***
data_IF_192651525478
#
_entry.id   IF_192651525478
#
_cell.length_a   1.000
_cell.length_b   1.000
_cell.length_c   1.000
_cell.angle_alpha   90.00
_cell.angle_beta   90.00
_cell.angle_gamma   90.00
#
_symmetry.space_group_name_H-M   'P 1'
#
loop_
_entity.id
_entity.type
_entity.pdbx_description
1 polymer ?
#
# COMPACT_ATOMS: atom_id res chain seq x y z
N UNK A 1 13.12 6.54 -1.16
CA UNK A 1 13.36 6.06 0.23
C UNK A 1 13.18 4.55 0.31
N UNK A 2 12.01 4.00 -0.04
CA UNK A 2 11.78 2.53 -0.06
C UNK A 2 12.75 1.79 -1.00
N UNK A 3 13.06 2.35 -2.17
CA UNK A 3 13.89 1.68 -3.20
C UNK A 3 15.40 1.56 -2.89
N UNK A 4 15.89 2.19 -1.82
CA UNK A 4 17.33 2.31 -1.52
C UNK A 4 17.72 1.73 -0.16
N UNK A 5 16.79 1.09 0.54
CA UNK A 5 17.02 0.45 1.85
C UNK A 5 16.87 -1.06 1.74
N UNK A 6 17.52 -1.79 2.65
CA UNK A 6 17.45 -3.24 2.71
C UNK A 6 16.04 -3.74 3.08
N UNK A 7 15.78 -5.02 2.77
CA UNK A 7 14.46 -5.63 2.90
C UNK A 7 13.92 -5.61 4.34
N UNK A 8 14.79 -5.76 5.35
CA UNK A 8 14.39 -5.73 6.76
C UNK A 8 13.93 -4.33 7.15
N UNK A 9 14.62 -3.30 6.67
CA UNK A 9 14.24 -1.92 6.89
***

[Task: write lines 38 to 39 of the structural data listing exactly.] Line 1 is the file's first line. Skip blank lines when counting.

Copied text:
C UNK A 6 16.04 -3.74 3.08
N UNK A 7 15.78 -5.02 2.77